Even though she had never practiced tax law, Barton excelled and became prominent in that field based on her teaching, the two very popular casebooks that she wrote, and her publications and appearances in tax institutes and programs across the country. She became a prominent member of the American Bar Association and served on the governing Board of its Tax Section. And she was an important co-founder of the California State Bar Tax Section and became an early chair of the Section. Her range of teaching focused on two large and fast-changing fields — Federal Tax Law and Consumer Protection. She was an author and co-author of several books and casebooks on Tax Law, including Taxation of Business Enterprises, Taxation of Income, Drafting Agreements for the Sale of Businesses, and Selected Aspects of Business Tax Planning.
Barton was very active on the Berkeley campus. She served on the board of directors of the Women’s Faculty Club. She also joined a group of distinguished Berkeley women faculty, organized by Professor Marian Diamond, to meet for lunch at the club. Their purpose was to give each other mutual social and academic support. These women — Susan Ervin-Tripp, Laura Nader, Elizabeth Scott, Herma Kay, Josephine Miles and Barton — were trailblazers for the women faculty who began to be hired in greater numbers.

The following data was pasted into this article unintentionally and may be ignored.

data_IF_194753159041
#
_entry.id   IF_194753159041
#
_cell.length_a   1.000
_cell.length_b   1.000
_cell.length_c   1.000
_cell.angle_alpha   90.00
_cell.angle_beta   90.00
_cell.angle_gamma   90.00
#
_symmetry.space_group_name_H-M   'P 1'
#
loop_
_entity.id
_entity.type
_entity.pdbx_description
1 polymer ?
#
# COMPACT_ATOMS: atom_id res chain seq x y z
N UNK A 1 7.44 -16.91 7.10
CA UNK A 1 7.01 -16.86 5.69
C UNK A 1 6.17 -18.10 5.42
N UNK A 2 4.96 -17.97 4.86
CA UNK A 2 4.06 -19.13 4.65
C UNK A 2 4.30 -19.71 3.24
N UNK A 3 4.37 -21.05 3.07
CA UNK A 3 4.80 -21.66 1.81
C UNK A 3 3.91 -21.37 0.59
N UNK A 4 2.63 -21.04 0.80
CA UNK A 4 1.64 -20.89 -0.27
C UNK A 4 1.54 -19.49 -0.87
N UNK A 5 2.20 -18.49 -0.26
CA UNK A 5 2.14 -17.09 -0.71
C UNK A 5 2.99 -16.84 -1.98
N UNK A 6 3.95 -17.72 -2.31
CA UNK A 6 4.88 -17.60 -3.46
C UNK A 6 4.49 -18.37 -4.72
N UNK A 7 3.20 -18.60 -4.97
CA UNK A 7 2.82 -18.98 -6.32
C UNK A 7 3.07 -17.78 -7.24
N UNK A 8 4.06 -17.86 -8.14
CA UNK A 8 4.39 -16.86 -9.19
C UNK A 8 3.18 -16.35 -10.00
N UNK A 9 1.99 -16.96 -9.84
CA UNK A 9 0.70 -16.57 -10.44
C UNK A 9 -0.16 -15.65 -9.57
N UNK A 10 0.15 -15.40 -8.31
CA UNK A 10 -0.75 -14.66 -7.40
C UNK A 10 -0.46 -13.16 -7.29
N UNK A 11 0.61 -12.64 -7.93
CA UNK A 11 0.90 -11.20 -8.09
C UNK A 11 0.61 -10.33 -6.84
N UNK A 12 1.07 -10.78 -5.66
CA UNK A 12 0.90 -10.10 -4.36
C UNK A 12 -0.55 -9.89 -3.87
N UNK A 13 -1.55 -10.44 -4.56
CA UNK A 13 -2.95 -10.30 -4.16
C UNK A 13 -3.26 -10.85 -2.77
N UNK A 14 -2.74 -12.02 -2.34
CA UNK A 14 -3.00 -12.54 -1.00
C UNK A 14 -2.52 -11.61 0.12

Within the Academic Senate, she served as chair of several Senate committees, including Privilege and Tenure and the Senate Policy Committee. She was then asked to become the chair of the Academic Senate. Release time from teaching appeared automatic for every chair of the Senate, given the time commitment it required. However, the law school dean refused her this perk. She did not fight further for this position as she was still raising her sons without the support of institutional childcare.
Outside the campus, she generously rendered critical assistance to the UC Davis School of Law at its inception, driving there two days a week to fill out its skeletal faculty by teaching tax on top of her teaching load at Berkeley. And once her sons left for college, Barton was able to accept visiting professorships at other law schools. Beside her numerous volunteer community activities, including service for the Berkeley Family Service Agency, in the mid-1960s Barton also joined the prestigious decades-old Berkeley Tennis Club and became the second woman president in the club’s history.
In 1997, she was honored with the Alumni Achievement Award, the highest award given annually by the law school’s alumni association to an outstanding graduate, and also received the prestigious Joanne Garvey Award for “Lifetime Achievement and Outstanding Contributions in the Field of Tax Law” at an honorary luncheon of the State Bar of California Tax Section.
Barton retired in 1999 — and was celebrated at a lavish retirement party. She continued to teach until 2004 at the law school’s request.
Professor Eleanor Swift (Emerita)
UC Berkeley School of Law